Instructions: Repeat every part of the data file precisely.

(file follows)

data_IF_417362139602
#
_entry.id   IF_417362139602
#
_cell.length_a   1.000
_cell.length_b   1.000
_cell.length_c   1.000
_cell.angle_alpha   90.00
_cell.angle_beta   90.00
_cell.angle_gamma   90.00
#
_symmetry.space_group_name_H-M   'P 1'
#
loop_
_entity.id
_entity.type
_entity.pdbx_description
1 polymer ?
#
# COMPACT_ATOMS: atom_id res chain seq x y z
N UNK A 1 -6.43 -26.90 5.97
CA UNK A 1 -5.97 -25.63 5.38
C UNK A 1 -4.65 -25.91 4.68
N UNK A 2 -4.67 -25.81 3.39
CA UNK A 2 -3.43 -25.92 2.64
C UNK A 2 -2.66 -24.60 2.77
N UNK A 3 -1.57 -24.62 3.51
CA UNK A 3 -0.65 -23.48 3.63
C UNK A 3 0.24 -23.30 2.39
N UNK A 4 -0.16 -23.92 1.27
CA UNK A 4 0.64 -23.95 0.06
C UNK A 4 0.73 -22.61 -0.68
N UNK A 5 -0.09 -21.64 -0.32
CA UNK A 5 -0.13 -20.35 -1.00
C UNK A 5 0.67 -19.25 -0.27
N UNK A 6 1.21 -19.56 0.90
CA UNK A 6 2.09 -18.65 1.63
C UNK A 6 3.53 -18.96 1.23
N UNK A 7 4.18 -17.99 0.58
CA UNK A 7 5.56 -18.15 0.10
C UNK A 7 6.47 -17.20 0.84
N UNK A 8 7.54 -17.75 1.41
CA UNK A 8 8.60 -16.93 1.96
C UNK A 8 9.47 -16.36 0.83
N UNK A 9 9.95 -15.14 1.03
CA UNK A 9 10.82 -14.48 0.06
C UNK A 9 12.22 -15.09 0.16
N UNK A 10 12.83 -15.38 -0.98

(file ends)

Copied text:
data_IF_417362139602
#
_entry.id   IF_417362139602
#
_cell.length_a   1.000
_cell.length_b   1.000
_cell.length_c   1.000
_cell.angle_alpha   90.00
_cell.angle_beta   90.00
_cell.angle_gamma   90.00
#
_symmetry.space_group_name_H-M   'P 1'
#
loop_
_entity.id
_entity.type
_entity.pdbx_description
1 polymer ?
#
# COMPACT_ATOMS: atom_id res chain seq x y z
N UNK A 1 -6.43 -26.90 5.97
CA UNK A 1 -5.97 -25.63 5.38
C UNK A 1 -4.65 -25.91 4.68
N UNK A 2 -4.67 -25.81 3.39
CA UNK A 2 -3.43 -25.92 2.64
C UNK A 2 -2.66 -24.60 2.77
N UNK A 3 -1.57 -24.62 3.51
CA UNK A 3 -0.65 -23.48 3.63
C UNK A 3 0.24 -23.30 2.39
N UNK A 4 -0.16 -23.92 1.27
CA UNK A 4 0.64 -23.95 0.06
C UNK A 4 0.73 -22.61 -0.68
N UNK A 5 -0.09 -21.64 -0.32
CA UNK A 5 -0.13 -20.35 -1.00
C UNK A 5 0.67 -19.25 -0.27
N UNK A 6 1.21 -19.56 0.90
CA UNK A 6 2.09 -18.65 1.63
C UNK A 6 3.53 -18.96 1.23
N UNK A 7 4.18 -17.99 0.58
CA UNK A 7 5.56 -18.15 0.10
C UNK A 7 6.47 -17.20 0.84
N UNK A 8 7.54 -17.75 1.41
CA UNK A 8 8.60 -16.93 1.96
C UNK A 8 9.47 -16.36 0.83
N UNK A 9 9.95 -15.14 1.03
CA UNK A 9 10.82 -14.48 0.06
C UNK A 9 12.22 -15.09 0.16
N UNK A 10 12.83 -15.38 -0.98